This provides tension and conflict. Don Cupitt has reminded us that conflict is an essential ingredient in the stuff of life. (Randy Mice-Davies pipes up, "Well, he would say that, wouldn't he?"). He is but echoing a Victorian Unitarian, J.J. Tayler, who said, very memorably,

Conflict under some form or other seems an indispensable condition of social progress. The repose and uniformity so ardently desired by some theorists, are the unequivocal signs, wherever they occur, of a stationary or a declining civilisation. Exemption from opposition and questioning relaxes the motives to exertion and brings a torpor over all the faculties. This is especially true of the intellectual and spiritual life of man. Without antagonism—mental health, practical wisdom and the constant development of fresh truth are impossible—(A Retrospect of the Religious Life of England, 1876. p.1)

Radicals have departed so far from conventional views of what religion in general and Christianity in particular are about that many experience grave existential conflict. Should they stay in the churches or not? Should they set up on their own? Mr. Cupitt himself has said we cannot invent a new religion. We must start where we are and make the best of what we have. The American Lutheran Loyal Rue agreed. We must not leave the churches to the fundamentalists. Radicals are as much a part of the tradition; they have a right to be there and make their voice heard. Mr. Cupitt, in at least one of his 'personae', is a very Establishment figure and well understands the virtues of great historic international societies that confer status and prestige and wield vast power. Blessed are the powerful, for they shall be able to do something. Many of Sea of Faith feel that their own radical religious humanism should be accepted as one valid option within the great ecclesiastical organisations. At the moment radicals are merely uneasily tolerated because the hierarchy doesn't know what to do and hopes they will just die or go away. The greatest challenge to Establishment-minded radicals lies in their relationship to the Roman Catholic Church. Are they going to be accepted there? The condemnation of so moderate a figure as Fr. Hans Kung is not encouraging. The great churches will never accept the radicals because to do so would undermine the basis of their own claims to authority and power. Radicals must put up with a shifty existence using for survival what many see as morally dubious strategies—Mr. Cupitt regrettably endorsed "deception" as one of them remaining where they are under a cloak of borrowed respectability.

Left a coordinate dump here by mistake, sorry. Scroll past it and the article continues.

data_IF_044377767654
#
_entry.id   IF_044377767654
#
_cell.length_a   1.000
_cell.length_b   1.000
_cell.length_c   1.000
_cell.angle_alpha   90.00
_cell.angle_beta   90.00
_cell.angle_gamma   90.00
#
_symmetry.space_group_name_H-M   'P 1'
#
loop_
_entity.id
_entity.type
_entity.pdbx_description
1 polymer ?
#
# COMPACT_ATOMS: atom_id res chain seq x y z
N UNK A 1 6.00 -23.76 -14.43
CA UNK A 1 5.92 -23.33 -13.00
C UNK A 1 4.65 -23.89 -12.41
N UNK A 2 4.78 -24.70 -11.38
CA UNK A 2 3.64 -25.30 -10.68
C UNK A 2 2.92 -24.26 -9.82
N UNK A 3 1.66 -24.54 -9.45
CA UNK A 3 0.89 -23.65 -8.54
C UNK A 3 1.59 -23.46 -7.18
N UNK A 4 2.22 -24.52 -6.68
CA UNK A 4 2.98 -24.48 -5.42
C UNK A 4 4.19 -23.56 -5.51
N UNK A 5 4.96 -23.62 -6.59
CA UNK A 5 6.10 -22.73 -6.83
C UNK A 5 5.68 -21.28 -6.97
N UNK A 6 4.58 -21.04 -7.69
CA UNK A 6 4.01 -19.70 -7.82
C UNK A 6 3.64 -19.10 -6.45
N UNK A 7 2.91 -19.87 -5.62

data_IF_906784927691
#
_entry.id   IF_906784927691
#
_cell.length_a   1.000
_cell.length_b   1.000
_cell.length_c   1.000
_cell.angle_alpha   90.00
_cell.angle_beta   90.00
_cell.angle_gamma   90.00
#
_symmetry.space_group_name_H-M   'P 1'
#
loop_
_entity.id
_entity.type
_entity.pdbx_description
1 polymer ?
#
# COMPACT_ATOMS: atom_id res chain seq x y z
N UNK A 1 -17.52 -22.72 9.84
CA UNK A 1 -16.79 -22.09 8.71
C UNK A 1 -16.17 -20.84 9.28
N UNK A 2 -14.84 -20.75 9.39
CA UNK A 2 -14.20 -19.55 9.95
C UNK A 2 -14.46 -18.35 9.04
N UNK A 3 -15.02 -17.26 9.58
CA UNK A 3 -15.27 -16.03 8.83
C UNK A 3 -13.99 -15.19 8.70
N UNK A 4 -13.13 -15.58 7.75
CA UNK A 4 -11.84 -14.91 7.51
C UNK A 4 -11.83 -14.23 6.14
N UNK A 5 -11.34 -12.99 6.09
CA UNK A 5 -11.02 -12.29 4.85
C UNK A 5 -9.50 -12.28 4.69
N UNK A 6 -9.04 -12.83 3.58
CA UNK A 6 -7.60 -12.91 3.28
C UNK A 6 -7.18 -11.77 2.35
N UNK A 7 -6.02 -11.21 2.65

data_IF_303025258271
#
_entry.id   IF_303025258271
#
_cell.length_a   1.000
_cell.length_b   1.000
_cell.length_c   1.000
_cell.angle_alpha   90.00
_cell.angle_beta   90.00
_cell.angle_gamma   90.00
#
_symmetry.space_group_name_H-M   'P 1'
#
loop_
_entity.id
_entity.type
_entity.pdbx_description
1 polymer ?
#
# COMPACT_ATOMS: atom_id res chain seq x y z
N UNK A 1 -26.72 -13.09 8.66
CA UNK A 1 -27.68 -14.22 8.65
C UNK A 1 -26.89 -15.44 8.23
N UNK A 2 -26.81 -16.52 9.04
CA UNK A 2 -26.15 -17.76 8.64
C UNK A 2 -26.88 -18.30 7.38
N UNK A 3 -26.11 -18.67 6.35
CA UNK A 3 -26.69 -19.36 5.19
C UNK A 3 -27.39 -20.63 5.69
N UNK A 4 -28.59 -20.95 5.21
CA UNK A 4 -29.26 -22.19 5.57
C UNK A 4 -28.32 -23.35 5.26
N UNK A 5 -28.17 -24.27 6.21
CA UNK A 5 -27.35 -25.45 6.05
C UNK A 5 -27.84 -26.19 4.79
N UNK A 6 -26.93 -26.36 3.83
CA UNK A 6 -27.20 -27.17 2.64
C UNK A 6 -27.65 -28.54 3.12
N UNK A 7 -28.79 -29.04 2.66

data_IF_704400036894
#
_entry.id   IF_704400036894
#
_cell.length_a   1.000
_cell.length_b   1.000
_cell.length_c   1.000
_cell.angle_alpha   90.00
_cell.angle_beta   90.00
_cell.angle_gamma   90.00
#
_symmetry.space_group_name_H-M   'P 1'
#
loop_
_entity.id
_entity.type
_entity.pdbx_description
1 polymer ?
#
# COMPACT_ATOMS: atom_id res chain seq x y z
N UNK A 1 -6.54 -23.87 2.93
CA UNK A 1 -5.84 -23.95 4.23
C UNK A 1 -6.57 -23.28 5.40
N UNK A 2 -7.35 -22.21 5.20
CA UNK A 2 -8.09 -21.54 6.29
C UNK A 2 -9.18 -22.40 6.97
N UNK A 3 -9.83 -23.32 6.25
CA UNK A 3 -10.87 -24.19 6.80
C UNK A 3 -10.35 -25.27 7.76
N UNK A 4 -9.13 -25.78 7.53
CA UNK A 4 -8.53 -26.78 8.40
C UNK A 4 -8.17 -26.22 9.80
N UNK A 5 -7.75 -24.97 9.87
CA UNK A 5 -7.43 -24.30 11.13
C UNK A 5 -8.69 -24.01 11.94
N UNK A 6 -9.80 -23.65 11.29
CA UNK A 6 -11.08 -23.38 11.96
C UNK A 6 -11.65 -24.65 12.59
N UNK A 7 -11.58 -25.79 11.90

In the USA religious humanism achieved institutional expression in the 1930s by taking over a majority of Unitarian congregations. It still maintains a vigorous existence within the half-million strong Unitarian-Universalist Association. So Sea of Faith-type movements are nothing new. In 1933 a group of American Unitarian ministers produced the Humanist Manifesto setting forth a consistently nonsupernaturalist view of religion. It is still worth reading today. "Religions have always been means for realizing the highest values of life. Their end has been accomplished through the interpretation of the total environing situation (theology or world-view), and the sense of values resulting therefrom (goal or ideal), and the technique (cult) established for realizing the satisfactory life. A change in any of these factors results in alteration of the outward forms of religion.... But through all changes religion itself remains constant in its quest for abiding values, an inseparable feature of human life." In Britain today religious humanism finds an openly accepted place with the Society of Friends, as well as amongst the Unitarians.

In the great churches it is different. Fr. Anthony Freeman has been dismissed for publishing a book expressing Sea of Faith ideas. His sacking has been applauded by Michael Goulder, ex-priest and atheist Professor of Biblical Studies at Birmingham. When the church fails to root out non-believing clerics it is simply showing itself to be moribund, he claims. The church is a club with very definite rules. If you don't like the rules, get out and start your own club. Do not indulge in meaningless double-talk. Professor Goulder, who brings to atheism the CICCU enthusiasm of his youth, considers religious humanism a contradiction in terms, absurd, weak, wishy-washy. A splendid reincarnation of Malcolm Muggeridge, he certainly deserves his own TV show. He must surely be invited to perform a Nietzschean function at a Sea of Faith Conference if the members can summon up enough courage for an attack on their convictions.